What distinguishes Eisenberg from peers like Grace Paley, Joy Williams and William Trevor is an approach to storytelling that can be dizzyingly prismatic, as if refracted through cracked glass. Eisenberg has little faith in the typical expository armatures that prop up dramatic scenes: who is talking and to whom and about what, even though close reading will answer these questions in time. By stripping away quotation marks and the informational fat that might provide obvious explanations, by thrusting readers into the middle of a conversation with characters we have yet to meet properly or playing hot potato with point of view, Eisenberg tests just how much can be left out before a story drowns in enigma … Eisenberg has given us these remarkable stories, machines of perfect revelation deftly constructed by a contemporary master.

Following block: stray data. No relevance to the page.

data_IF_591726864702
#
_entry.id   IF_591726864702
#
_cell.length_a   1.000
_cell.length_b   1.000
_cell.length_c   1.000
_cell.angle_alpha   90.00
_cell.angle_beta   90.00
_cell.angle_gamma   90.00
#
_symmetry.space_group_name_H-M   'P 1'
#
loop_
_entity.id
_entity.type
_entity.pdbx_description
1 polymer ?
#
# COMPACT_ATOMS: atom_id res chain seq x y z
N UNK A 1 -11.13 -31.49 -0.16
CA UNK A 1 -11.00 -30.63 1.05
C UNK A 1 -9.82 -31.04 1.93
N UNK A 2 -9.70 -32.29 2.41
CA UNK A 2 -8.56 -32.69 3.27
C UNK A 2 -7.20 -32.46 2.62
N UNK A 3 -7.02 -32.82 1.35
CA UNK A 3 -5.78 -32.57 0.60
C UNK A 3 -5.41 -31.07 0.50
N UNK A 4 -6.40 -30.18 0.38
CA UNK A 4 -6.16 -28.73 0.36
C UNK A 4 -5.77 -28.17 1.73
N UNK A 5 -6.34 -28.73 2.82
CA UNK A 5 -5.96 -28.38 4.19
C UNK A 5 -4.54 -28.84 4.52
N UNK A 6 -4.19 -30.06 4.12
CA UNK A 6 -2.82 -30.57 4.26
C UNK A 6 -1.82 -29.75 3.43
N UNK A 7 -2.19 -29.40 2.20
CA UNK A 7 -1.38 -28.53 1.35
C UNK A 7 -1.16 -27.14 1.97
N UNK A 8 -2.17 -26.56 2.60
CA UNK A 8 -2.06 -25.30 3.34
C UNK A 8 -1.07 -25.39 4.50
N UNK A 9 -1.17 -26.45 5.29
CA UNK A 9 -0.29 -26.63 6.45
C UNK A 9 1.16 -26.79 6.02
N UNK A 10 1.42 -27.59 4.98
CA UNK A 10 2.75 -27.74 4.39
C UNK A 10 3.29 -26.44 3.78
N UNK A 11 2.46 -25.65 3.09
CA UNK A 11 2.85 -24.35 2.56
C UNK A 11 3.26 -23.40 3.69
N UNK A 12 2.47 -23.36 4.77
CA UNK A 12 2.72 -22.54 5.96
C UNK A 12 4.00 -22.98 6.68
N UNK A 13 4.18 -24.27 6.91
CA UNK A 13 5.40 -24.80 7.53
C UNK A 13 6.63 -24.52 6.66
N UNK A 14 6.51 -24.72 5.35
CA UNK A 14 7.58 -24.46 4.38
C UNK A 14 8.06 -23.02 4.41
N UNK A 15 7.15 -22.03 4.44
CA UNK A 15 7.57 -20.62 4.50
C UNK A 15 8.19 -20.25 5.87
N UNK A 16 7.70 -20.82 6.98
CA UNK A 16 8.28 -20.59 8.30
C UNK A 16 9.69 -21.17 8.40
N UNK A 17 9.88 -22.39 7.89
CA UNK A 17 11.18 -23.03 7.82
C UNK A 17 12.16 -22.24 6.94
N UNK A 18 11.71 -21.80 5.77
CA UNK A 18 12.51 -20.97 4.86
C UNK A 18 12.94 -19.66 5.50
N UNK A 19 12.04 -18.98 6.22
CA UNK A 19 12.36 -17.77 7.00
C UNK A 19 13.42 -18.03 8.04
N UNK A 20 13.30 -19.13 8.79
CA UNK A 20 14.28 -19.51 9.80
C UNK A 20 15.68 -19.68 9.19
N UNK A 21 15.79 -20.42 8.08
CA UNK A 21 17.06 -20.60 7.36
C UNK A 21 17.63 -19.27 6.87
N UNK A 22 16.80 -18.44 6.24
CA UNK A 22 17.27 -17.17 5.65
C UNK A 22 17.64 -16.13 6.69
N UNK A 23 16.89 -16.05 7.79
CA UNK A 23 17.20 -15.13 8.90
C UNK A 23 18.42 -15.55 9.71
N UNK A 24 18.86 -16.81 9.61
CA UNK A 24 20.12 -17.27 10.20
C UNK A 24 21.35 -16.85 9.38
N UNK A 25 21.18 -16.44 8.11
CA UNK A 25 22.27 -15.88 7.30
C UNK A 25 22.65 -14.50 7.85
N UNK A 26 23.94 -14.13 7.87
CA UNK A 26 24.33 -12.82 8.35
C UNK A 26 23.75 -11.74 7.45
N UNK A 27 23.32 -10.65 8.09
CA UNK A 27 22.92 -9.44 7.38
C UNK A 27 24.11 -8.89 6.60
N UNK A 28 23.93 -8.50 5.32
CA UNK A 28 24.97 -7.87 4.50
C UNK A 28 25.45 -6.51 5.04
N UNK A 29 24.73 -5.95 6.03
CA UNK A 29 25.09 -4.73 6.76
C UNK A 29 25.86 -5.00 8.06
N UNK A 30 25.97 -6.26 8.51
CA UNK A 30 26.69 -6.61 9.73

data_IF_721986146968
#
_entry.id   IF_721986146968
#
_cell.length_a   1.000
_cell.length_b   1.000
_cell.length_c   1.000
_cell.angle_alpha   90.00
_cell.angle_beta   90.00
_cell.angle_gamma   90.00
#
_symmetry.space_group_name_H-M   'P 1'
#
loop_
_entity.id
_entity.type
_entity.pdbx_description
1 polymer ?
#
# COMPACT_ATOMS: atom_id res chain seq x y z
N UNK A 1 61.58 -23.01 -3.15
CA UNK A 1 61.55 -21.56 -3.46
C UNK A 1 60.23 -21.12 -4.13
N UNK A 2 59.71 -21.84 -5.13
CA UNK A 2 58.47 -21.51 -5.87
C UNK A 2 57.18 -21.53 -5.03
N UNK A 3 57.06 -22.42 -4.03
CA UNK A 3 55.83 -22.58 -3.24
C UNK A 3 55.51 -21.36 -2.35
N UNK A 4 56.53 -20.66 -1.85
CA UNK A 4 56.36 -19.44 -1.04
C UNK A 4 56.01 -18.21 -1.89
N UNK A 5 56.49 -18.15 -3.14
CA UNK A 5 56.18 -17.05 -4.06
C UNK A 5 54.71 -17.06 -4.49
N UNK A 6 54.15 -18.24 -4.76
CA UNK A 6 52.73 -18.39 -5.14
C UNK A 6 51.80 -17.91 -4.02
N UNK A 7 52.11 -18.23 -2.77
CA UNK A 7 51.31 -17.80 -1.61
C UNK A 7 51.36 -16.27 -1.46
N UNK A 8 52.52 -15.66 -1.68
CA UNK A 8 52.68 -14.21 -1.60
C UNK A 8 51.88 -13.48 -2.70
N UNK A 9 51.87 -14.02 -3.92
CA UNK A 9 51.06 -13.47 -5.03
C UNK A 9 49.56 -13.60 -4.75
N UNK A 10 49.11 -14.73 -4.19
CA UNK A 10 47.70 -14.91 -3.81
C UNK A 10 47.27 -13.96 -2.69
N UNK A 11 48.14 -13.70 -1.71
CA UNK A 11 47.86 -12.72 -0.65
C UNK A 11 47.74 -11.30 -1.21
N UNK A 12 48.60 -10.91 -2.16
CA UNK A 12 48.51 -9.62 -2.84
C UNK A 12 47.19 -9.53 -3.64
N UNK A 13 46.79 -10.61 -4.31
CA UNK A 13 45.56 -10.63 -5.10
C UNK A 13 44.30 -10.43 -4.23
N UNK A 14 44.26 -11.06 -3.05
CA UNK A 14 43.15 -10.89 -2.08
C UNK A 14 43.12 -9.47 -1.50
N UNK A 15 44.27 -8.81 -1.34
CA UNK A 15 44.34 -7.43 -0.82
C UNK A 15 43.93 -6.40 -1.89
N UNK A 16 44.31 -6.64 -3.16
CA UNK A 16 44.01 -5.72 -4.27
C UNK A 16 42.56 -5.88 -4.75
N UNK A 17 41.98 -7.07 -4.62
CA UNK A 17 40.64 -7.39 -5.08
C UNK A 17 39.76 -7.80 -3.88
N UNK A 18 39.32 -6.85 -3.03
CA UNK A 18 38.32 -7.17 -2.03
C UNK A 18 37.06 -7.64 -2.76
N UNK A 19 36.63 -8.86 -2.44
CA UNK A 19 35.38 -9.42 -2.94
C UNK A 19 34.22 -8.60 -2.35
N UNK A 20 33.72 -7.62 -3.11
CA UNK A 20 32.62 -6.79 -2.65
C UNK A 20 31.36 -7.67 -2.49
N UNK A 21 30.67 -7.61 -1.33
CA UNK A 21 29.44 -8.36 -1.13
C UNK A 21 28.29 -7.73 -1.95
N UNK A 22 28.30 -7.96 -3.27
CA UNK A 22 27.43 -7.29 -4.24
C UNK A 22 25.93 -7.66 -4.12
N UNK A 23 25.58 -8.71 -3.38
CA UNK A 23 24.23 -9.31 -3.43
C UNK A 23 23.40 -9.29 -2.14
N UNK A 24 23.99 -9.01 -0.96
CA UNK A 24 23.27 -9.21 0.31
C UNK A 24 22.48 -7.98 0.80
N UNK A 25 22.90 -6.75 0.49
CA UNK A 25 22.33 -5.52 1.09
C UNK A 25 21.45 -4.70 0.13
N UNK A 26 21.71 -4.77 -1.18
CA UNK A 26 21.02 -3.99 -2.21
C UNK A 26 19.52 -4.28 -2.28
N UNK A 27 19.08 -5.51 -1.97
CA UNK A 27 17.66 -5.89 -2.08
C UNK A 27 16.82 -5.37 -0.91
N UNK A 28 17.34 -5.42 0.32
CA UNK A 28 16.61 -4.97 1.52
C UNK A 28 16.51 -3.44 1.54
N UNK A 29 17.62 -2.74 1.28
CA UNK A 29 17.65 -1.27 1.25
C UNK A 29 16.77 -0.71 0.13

These characters are all misfits of one sort or another. They are people who experience themselves as outsiders who never quite fit into the roles they have been assigned in life; people, poorly equipped by temperament or emotional history for the Darwinian struggle of life … Using her playwright's ear for dialogue and a journalistic eye for the askew detail, Ms. Eisenberg gives us — in just a handful of pages — a visceral sense of these characters' daily routines, the worlds they inhabit and the families they rebel against or allow to define them. By moving fluently back and forth between the present and the past, she shows how memories and long ago events shadow current decisions, how the gap between expectations and reality grows ever wider as the years scroll by.
Sanity — the thin line between having it and losing it — is a recurrent theme. Many of these characters fall somewhere between neurotic and downright dysfunctional … In life, we sink under the weight of our own limited brains. But as readers — at least of fiction as wry and crisp as Eisenberg's — we can escape.